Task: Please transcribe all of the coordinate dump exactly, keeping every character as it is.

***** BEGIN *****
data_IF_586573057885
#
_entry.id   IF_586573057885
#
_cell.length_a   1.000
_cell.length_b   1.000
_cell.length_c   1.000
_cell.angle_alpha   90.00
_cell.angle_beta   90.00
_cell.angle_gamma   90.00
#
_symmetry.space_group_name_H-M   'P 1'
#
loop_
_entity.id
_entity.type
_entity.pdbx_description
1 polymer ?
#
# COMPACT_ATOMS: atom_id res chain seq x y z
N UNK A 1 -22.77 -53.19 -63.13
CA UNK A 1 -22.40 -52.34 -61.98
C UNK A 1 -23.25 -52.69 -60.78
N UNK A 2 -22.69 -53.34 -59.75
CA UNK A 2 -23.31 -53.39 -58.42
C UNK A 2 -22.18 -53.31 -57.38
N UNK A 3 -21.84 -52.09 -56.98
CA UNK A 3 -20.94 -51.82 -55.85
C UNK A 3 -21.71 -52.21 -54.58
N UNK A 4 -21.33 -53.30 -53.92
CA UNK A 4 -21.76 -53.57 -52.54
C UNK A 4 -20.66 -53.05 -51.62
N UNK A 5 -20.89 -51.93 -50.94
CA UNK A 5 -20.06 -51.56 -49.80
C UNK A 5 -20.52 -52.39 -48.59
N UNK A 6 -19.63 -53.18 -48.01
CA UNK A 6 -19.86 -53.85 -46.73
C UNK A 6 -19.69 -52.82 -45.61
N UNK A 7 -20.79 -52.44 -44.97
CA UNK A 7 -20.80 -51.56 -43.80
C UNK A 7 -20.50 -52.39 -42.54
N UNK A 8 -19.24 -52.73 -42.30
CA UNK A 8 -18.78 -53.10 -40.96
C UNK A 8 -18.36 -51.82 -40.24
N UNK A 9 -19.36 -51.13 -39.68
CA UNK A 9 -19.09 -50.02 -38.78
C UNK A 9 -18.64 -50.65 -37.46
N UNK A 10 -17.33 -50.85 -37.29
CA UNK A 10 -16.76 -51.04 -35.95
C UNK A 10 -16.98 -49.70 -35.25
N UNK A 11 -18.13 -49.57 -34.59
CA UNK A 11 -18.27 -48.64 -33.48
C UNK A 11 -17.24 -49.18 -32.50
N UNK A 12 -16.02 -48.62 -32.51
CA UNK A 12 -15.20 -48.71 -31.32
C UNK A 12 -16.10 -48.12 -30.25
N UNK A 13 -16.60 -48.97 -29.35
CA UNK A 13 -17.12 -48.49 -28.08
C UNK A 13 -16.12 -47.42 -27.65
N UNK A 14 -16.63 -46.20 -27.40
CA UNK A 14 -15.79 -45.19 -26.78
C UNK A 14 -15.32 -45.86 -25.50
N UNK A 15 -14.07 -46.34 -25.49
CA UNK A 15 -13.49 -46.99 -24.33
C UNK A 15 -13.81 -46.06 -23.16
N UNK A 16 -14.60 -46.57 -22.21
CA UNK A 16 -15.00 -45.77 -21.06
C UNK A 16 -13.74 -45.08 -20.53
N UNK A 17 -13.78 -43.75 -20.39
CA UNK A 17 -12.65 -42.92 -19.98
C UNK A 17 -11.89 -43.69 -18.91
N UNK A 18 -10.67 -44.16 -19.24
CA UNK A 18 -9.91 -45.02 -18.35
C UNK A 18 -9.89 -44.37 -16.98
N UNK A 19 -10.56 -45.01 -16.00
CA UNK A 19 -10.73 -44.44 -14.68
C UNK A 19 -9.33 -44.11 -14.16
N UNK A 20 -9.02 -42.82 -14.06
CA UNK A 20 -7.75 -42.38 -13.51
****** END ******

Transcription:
data_IF_586573057885
#
_entry.id   IF_586573057885
#
_cell.length_a   1.000
_cell.length_b   1.000
_cell.length_c   1.000
_cell.angle_alpha   90.00
_cell.angle_beta   90.00
_cell.angle_gamma   90.00
#
_symmetry.space_group_name_H-M   'P 1'
#
loop_
_entity.id
_entity.type
_entity.pdbx_description
1 polymer ?
#
# COMPACT_ATOMS: atom_id res chain seq x y z
N UNK A 1 -22.77 -53.19 -63.13
CA UNK A 1 -22.40 -52.34 -61.98
C UNK A 1 -23.25 -52.69 -60.78
N UNK A 2 -22.69 -53.34 -59.75
CA UNK A 2 -23.31 -53.39 -58.42
C UNK A 2 -22.18 -53.31 -57.38
N UNK A 3 -21.84 -52.09 -56.98
CA UNK A 3 -20.94 -51.82 -55.85
C UNK A 3 -21.71 -52.21 -54.58
N UNK A 4 -21.33 -53.30 -53.92
CA UNK A 4 -21.76 -53.57 -52.54
C UNK A 4 -20.66 -53.05 -51.62
N UNK A 5 -20.89 -51.93 -50.94
CA UNK A 5 -20.06 -51.56 -49.80
C UNK A 5 -20.52 -52.39 -48.59
N UNK A 6 -19.63 -53.18 -48.01
CA UNK A 6 -19.86 -53.85 -46.73
C UNK A 6 -19.69 -52.82 -45.61
N UNK A 7 -20.79 -52.44 -44.97
CA UNK A 7 -20.80 -51.56 -43.80
C UNK A 7 -20.50 -52.39 -42.54
N UNK A 8 -19.24 -52.73 -42.30
CA UNK A 8 -18.78 -53.10 -40.96
C UNK A 8 -18.36 -51.82 -40.24
N UNK A 9 -19.36 -51.13 -39.68
CA UNK A 9 -19.09 -50.02 -38.78
C UNK A 9 -18.64 -50.65 -37.46
N UNK A 10 -17.33 -50.85 -37.29
CA UNK A 10 -16.76 -51.04 -35.95
C UNK A 10 -16.98 -49.70 -35.25
N UNK A 11 -18.13 -49.57 -34.59
CA UNK A 11 -18.27 -48.64 -33.48
C UNK A 11 -17.24 -49.18 -32.50
N UNK A 12 -16.02 -48.62 -32.51
CA UNK A 12 -15.20 -48.71 -31.32
C UNK A 12 -16.10 -48.12 -30.25
N UNK A 13 -16.60 -48.97 -29.35
CA UNK A 13 -17.12 -48.49 -28.08
C UNK A 13 -16.12 -47.42 -27.65
N UNK A 14 -16.63 -46.20 -27.40
CA UNK A 14 -15.79 -45.19 -26.78
C UNK A 14 -15.32 -45.86 -25.50
N UNK A 15 -14.07 -46.34 -25.49
CA UNK A 15 -13.49 -46.99 -24.33
C UNK A 15 -13.81 -46.06 -23.16
N UNK A 16 -14.60 -46.57 -22.21
CA UNK A 16 -15.00 -45.77 -21.06
C UNK A 16 -13.74 -45.08 -20.53
N UNK A 17 -13.78 -43.75 -20.39
CA UNK A 17 -12.65 -42.92 -19.98
C UNK A 17 -11.89 -43.69 -18.91
N UNK A 18 -10.67 -44.16 -19.24
CA UNK A 18 -9.91 -45.02 -18.35
C UNK A 18 -9.89 -44.37 -16.98
N UNK A 19 -10.56 -45.01 -16.00
CA UNK A 19 -10.73 -44.44 -14.68
C UNK A 19 -9.33 -44.11 -14.16
N UNK A 20 -9.02 -42.82 -14.06
CA UNK A 20 -7.75 -42.38 -13.51